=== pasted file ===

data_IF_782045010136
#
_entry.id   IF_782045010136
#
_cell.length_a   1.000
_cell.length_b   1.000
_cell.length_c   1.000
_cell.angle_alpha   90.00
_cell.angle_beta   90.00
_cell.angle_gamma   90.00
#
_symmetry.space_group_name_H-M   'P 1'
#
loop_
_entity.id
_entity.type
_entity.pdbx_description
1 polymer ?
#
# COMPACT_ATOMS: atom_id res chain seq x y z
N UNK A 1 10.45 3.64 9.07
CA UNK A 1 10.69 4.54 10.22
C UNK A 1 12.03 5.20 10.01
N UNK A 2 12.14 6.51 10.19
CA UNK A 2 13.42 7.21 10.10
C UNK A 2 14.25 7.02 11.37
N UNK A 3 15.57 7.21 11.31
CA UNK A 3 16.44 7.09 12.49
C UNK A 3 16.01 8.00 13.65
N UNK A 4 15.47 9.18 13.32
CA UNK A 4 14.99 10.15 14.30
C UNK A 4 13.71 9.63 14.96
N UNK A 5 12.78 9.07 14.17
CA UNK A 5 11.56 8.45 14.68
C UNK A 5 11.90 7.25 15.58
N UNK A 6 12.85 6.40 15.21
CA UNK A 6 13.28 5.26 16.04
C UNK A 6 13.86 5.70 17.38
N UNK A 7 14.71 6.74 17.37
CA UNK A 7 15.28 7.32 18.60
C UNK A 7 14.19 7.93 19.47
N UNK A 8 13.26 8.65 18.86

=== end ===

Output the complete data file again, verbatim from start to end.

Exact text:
data_IF_782045010136
#
_entry.id   IF_782045010136
#
_cell.length_a   1.000
_cell.length_b   1.000
_cell.length_c   1.000
_cell.angle_alpha   90.00
_cell.angle_beta   90.00
_cell.angle_gamma   90.00
#
_symmetry.space_group_name_H-M   'P 1'
#
loop_
_entity.id
_entity.type
_entity.pdbx_description
1 polymer ?
#
# COMPACT_ATOMS: atom_id res chain seq x y z
N UNK A 1 10.45 3.64 9.07
CA UNK A 1 10.69 4.54 10.22
C UNK A 1 12.03 5.20 10.01
N UNK A 2 12.14 6.51 10.19
CA UNK A 2 13.42 7.21 10.10
C UNK A 2 14.25 7.02 11.37
N UNK A 3 15.57 7.21 11.31
CA UNK A 3 16.44 7.09 12.49
C UNK A 3 16.01 8.00 13.65
N UNK A 4 15.47 9.18 13.32
CA UNK A 4 14.99 10.15 14.30
C UNK A 4 13.71 9.63 14.96
N UNK A 5 12.78 9.07 14.17
CA UNK A 5 11.56 8.45 14.68
C UNK A 5 11.90 7.25 15.58
N UNK A 6 12.85 6.40 15.21
CA UNK A 6 13.28 5.26 16.04
C UNK A 6 13.86 5.70 17.38
N UNK A 7 14.71 6.74 17.37
CA UNK A 7 15.28 7.32 18.60
C UNK A 7 14.19 7.93 19.47
N UNK A 8 13.26 8.65 18.86